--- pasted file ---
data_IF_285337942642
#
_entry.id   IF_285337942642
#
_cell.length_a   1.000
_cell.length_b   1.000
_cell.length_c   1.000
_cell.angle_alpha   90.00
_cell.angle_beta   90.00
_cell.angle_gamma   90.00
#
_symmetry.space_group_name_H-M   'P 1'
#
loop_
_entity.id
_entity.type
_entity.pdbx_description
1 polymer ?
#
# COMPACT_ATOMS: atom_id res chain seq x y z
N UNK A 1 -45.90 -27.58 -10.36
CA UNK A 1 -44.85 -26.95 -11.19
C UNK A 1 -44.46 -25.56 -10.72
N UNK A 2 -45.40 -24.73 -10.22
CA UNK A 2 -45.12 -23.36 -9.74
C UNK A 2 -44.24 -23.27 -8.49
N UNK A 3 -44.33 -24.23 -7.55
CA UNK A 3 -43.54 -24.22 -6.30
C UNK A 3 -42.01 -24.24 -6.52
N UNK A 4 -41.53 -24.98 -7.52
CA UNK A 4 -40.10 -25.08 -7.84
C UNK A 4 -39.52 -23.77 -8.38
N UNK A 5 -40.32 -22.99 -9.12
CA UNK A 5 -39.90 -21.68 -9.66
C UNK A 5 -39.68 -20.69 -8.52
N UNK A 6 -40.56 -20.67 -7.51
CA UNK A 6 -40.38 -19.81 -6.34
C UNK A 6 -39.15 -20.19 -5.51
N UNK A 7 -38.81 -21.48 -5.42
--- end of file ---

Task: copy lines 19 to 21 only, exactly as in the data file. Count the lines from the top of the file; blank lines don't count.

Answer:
#
# COMPACT_ATOMS: atom_id res chain seq x y z
N UNK A 1 -45.90 -27.58 -10.36